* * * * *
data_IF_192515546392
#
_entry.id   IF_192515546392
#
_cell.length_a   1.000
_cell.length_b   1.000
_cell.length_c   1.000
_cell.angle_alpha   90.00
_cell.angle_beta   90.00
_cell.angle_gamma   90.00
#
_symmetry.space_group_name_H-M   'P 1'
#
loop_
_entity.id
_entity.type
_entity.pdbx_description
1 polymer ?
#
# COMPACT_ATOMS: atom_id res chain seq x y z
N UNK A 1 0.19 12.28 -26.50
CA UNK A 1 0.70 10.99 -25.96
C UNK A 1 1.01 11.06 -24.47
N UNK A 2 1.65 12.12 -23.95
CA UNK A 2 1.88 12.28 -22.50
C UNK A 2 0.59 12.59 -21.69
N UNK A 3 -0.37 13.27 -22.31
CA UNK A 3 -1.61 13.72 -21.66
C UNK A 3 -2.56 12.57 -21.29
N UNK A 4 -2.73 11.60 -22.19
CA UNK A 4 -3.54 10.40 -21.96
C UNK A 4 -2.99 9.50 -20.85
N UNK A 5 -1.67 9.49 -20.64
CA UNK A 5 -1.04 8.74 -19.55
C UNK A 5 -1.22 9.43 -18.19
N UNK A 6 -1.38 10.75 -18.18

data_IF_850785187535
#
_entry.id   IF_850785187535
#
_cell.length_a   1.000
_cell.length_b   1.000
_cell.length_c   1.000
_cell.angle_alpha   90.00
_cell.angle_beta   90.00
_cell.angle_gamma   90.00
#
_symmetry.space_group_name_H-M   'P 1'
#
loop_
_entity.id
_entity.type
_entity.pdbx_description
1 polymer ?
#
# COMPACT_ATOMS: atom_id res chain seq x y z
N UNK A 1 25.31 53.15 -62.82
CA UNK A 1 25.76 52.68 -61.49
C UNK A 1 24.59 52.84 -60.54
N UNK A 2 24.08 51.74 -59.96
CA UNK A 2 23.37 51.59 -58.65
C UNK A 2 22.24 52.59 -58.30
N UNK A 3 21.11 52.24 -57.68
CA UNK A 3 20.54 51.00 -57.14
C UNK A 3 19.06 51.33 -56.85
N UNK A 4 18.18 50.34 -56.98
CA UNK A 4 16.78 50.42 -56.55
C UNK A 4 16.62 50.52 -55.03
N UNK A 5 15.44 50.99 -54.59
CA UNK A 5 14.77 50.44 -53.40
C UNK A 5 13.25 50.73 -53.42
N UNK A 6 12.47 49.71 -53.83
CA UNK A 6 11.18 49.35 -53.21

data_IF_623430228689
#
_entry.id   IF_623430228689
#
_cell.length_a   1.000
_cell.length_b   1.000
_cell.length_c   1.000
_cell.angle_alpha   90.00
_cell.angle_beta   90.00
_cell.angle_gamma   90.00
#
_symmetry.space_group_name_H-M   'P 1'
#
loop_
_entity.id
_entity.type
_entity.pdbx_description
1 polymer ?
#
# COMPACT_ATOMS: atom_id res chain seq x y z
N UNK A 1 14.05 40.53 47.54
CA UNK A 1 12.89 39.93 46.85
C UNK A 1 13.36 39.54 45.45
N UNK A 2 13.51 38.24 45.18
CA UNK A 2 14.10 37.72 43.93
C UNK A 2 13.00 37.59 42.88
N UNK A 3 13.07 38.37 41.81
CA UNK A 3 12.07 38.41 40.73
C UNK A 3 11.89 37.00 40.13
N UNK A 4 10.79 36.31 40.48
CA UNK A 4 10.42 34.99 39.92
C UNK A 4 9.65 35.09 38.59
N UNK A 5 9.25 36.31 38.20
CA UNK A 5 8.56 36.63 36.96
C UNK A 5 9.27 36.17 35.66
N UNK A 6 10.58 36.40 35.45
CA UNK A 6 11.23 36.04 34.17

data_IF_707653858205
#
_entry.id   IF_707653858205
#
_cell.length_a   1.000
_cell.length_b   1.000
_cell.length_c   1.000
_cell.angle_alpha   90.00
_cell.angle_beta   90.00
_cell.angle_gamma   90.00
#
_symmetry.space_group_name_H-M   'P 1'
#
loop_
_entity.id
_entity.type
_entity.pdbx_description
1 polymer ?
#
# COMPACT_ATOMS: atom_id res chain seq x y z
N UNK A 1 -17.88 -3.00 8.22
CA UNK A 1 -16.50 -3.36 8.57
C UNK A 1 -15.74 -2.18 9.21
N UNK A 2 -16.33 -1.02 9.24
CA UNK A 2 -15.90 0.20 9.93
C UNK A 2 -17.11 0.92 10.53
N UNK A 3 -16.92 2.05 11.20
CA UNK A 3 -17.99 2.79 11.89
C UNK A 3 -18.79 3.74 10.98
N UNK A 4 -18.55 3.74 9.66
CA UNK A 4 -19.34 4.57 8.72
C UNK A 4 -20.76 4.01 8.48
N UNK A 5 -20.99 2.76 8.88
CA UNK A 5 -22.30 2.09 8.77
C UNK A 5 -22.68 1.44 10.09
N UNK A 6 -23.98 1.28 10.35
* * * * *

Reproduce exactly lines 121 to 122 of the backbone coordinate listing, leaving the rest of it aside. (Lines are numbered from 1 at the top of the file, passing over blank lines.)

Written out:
#
_symmetry.space_group_name_H-M   'P 1'